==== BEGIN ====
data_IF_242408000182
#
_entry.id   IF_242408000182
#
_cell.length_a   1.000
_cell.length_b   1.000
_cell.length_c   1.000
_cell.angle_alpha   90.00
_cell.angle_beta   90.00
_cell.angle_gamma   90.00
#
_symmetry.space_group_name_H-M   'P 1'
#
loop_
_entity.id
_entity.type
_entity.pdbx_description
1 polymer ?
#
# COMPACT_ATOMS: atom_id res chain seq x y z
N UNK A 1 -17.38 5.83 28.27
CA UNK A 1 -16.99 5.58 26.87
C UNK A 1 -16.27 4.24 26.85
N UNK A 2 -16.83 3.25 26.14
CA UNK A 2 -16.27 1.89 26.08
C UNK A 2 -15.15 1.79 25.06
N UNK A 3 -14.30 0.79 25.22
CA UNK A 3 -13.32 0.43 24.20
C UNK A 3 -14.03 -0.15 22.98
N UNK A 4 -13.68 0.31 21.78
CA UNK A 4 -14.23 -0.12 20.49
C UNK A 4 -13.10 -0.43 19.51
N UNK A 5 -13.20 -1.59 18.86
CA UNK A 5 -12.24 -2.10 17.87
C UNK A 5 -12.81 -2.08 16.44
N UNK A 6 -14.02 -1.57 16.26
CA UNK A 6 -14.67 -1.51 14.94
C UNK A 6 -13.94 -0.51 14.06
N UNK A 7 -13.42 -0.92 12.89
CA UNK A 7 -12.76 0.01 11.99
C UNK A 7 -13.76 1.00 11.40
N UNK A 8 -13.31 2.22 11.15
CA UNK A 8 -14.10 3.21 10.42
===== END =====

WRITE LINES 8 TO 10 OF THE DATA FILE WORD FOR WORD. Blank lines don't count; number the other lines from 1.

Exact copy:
_cell.angle_alpha   90.00
_cell.angle_beta   90.00
_cell.angle_gamma   90.00